Sears, 53, who has served on the Georgia Supreme Court since 1992, said she worried she would fall into a "rut" if she continued. She said she will instead seek jobs in the private sector, perhaps as a university president or at a civil rights law firm.
"It was time to turn a new page, to start a new adventure," she said in an interview. "I have truly loved this job and I loved being chief justice, but it's time to move on and let the institution carry on. And I think I've made the contribution I've wanted to make."
But Sears, who has been mentioned as a potential U.S. Supreme Court nominee, did not rule out an eventual return to the public sector.
"I'd like to expand my wings a little bit," she said. "I haven't ruled out, 100 percent, another elected or appointed office. But perhaps for the short term, that wouldn't be a wise thing to do."
Sears began her career as a jurist in 1985 at the age of 27, when she was appointed to Atlanta's traffic court. Three years later, she became the first black Superior Court judge in Georgia.
She broke another barrier in 1992 when Gov. Zell Miller appointed her to the Georgia Supreme Court, making Sears the youngest person to ever serve on the court.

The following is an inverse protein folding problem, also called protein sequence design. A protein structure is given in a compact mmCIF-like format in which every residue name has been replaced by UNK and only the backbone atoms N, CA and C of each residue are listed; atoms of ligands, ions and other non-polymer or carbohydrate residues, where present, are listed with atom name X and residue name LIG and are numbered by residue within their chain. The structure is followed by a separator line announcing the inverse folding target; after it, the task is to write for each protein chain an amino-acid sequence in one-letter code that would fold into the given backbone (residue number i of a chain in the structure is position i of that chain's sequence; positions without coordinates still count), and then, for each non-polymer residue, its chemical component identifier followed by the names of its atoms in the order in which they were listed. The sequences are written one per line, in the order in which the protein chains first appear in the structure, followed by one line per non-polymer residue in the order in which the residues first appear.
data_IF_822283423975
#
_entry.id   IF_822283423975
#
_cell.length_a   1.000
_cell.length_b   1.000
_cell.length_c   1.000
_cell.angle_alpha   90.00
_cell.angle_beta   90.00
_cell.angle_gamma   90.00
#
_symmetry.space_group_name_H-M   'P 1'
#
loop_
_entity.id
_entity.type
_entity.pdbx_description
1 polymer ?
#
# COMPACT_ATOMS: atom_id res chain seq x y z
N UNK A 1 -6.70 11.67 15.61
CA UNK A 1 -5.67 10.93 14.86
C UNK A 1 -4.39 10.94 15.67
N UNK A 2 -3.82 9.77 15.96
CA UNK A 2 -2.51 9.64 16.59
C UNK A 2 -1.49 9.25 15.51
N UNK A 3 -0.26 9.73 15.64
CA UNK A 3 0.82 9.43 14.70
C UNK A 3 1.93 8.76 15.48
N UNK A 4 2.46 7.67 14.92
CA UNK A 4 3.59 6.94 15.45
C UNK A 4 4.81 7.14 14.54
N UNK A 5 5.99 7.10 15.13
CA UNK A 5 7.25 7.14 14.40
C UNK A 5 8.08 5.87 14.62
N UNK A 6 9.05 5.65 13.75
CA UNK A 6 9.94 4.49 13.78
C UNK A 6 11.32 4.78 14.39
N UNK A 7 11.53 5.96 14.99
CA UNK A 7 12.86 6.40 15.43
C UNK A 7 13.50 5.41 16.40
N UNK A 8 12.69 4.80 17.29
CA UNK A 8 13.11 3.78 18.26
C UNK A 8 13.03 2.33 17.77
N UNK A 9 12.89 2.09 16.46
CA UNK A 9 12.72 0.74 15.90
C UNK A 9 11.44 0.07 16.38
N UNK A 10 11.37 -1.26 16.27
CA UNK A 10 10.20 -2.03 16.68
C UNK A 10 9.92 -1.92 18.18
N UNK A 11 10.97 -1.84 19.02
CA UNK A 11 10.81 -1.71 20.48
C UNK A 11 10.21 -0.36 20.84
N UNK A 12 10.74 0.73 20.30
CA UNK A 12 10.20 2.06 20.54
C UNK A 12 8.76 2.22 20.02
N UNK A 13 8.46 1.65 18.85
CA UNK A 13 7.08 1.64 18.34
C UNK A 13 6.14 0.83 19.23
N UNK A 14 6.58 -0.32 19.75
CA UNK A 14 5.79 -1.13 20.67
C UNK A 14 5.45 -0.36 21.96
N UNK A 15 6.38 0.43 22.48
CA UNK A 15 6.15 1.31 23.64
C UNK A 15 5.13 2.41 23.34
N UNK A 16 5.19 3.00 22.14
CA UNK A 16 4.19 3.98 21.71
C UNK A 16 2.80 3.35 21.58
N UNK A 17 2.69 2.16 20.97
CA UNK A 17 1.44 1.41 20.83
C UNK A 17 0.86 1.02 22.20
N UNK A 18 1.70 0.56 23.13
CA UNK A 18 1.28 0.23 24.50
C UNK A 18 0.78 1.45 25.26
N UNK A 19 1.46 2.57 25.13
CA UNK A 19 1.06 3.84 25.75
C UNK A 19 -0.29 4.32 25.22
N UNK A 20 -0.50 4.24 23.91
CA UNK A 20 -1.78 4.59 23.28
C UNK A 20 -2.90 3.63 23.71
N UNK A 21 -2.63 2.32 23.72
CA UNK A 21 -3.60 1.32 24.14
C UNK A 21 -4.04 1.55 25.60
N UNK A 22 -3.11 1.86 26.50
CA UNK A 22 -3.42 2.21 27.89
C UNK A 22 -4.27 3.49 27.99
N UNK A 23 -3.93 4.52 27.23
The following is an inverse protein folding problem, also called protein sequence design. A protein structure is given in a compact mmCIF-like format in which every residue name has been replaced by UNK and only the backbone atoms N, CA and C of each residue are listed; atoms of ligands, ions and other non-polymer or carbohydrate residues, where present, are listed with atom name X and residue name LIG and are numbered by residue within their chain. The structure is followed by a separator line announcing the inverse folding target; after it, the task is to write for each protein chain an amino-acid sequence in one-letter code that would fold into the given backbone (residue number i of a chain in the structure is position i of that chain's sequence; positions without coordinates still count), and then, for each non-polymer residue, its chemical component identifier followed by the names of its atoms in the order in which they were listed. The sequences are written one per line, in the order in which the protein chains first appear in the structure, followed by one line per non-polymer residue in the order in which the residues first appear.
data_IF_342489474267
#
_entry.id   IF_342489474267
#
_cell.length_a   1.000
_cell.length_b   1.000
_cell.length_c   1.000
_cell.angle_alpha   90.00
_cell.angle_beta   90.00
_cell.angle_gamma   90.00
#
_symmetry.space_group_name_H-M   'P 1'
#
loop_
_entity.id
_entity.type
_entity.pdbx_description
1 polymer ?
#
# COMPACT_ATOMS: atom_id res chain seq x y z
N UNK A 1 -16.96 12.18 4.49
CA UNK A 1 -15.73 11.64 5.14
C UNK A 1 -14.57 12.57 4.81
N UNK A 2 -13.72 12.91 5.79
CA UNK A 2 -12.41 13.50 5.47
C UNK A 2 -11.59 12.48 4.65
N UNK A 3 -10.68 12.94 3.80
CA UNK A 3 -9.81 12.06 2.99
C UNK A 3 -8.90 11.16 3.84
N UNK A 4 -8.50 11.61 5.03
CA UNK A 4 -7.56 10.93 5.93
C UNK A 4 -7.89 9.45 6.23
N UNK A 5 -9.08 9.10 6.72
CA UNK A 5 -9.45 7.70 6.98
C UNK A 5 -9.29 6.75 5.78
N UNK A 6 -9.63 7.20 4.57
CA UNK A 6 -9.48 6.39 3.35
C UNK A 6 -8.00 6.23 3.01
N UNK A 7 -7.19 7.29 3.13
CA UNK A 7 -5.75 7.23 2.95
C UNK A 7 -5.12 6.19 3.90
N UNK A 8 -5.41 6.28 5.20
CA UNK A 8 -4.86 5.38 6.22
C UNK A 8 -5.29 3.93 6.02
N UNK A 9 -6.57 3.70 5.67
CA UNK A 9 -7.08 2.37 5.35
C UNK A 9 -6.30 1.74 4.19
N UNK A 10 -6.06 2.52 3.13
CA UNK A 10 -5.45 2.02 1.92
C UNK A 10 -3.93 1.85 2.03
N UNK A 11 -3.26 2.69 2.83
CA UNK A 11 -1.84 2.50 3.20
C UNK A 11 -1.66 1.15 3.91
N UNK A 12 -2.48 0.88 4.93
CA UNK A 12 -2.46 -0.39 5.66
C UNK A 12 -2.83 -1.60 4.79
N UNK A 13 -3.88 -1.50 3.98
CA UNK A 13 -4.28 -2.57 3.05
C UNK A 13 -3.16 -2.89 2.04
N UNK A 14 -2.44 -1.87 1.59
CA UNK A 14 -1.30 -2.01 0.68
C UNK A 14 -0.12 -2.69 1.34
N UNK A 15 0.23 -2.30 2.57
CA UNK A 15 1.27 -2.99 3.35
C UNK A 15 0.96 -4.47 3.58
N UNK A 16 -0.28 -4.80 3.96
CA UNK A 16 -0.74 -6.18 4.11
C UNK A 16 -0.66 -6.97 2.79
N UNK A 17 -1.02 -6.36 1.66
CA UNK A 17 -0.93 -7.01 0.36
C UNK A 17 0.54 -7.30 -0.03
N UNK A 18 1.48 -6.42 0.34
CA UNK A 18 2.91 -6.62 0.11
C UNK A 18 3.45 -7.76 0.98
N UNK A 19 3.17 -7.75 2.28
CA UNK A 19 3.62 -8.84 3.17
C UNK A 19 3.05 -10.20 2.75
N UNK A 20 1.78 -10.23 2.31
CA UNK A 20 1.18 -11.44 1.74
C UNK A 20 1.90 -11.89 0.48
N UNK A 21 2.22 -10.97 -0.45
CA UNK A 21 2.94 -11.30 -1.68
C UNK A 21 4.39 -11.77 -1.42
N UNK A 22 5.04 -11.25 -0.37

"I admire the chutzpah I had for being able to come in here when the average age of the judges was something like 62 and I was walking around here at 36," she said with a laugh.
She won re-election three times, becoming the first woman to win statewide election in Georgia. In her third election victory in 2004, widely seen as a referendum on whether Sears should become head of the court, she won by more than 300,000 votes.
"To break down the stereotypes that Georgia is somehow a backwater state that would never elect an African-American, a woman, or an African-American woman to chief justice is one of my proudest accomplishments," she said.
She's won accolades for presiding over one of the more productive state appellate courts in the nation. She also has lobbied legislators for increased judicial funding and more support for a statewide public defender system.
Since Sears became chief in 2005, her court has been at the heart of several controversial decisions, including a high-profile ruling that freed Genarlow Wilson, who was serving a mandatory 10-year sentence for having oral sex with a 15-year-old when he was 17.
The court also has been scrutinized for its long-standing practice of reviewing death penalty cases to determine if the punishment is proportional to the crime. U.S. Supreme Court Justice John Paul Stevens criticized the review in an opinion this month as "utterly perfunctory."
Her role as Georgia's chief has earned her national attention, and at speaking events she is routinely introduced as a potential Supreme Court nominee if Barack Obama wins the presidential election. She has refused to speculate, though, and said she is focusing on her next step.
"I'm going on with my plans, building my own bridge to what I want to do next. You never know what may happen, and I'm open to all kinds of possibilities. But I don't think you just sit around and wait for things to go your way."